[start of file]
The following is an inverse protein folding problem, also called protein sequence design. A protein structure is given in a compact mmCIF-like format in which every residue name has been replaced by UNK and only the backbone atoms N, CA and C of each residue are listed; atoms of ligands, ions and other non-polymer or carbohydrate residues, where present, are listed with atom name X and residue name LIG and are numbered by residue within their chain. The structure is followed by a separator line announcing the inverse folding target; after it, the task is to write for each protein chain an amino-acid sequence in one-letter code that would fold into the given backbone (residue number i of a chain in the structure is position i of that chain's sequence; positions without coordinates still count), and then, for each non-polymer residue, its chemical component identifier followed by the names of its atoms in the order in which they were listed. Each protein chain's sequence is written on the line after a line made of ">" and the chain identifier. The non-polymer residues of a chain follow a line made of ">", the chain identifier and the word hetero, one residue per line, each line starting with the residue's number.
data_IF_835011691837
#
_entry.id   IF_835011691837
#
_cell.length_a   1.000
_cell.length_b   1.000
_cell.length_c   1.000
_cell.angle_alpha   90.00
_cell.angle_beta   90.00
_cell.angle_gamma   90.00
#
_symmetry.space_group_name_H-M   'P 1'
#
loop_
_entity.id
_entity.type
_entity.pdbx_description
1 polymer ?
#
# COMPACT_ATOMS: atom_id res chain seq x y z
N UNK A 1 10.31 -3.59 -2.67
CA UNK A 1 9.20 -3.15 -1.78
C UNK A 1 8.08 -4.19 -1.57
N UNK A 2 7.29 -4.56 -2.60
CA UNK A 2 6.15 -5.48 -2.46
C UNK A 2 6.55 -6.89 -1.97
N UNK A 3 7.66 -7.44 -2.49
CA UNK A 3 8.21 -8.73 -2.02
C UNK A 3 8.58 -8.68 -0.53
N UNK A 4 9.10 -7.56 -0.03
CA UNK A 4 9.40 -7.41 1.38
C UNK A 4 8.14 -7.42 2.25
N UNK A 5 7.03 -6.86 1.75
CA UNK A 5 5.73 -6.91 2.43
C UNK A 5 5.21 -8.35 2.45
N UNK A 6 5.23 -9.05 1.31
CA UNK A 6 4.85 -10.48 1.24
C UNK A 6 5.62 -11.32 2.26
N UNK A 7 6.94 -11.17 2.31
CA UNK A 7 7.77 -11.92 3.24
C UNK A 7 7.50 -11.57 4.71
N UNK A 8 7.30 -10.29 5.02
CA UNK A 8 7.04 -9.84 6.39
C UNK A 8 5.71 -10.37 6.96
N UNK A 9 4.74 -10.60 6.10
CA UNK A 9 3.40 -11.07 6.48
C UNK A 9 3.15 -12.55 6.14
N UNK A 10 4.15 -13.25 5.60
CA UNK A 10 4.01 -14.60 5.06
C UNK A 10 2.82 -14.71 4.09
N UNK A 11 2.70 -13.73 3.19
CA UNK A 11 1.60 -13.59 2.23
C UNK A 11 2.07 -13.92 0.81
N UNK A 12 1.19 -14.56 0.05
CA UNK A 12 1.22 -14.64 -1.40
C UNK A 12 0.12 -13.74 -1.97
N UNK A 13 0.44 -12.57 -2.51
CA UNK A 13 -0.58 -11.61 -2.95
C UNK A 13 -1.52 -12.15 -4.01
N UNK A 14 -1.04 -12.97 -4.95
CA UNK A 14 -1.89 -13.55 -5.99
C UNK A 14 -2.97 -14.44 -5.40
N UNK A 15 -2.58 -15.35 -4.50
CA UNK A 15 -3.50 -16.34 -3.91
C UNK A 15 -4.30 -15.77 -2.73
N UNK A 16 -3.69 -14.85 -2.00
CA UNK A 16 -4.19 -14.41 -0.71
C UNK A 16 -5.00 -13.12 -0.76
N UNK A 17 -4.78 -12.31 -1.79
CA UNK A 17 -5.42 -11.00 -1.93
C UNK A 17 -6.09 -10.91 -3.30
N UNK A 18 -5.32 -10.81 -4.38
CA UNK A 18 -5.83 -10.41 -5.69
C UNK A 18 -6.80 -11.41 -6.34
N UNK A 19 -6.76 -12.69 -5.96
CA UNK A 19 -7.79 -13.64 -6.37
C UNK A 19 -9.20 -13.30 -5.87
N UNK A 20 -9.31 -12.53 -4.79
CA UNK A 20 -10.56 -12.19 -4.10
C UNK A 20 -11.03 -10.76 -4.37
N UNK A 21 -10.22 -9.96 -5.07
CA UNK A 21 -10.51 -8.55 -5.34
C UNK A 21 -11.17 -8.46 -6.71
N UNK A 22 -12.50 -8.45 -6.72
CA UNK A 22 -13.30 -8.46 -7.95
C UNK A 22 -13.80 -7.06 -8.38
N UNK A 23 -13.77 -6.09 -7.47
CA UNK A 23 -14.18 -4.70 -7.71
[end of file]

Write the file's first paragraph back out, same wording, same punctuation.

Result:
The following is an inverse protein folding problem, also called protein sequence design. A protein structure is given in a compact mmCIF-like format in which every residue name has been replaced by UNK and only the backbone atoms N, CA and C of each residue are listed; atoms of ligands, ions and other non-polymer or carbohydrate residues, where present, are listed with atom name X and residue name LIG and are numbered by residue within their chain. The structure is followed by a separator line announcing the inverse folding target; after it, the task is to write for each protein chain an amino-acid sequence in one-letter code that would fold into the given backbone (residue number i of a chain in the structure is position i of that chain's sequence; positions without coordinates still count), and then, for each non-polymer residue, its chemical component identifier followed by the names of its atoms in the order in which they were listed. Each protein chain's sequence is written on the line after a line made of ">" and the chain identifier. The non-polymer residues of a chain follow a line made of ">", the chain identifier and the word hetero, one residue per line, each line starting with the residue's number.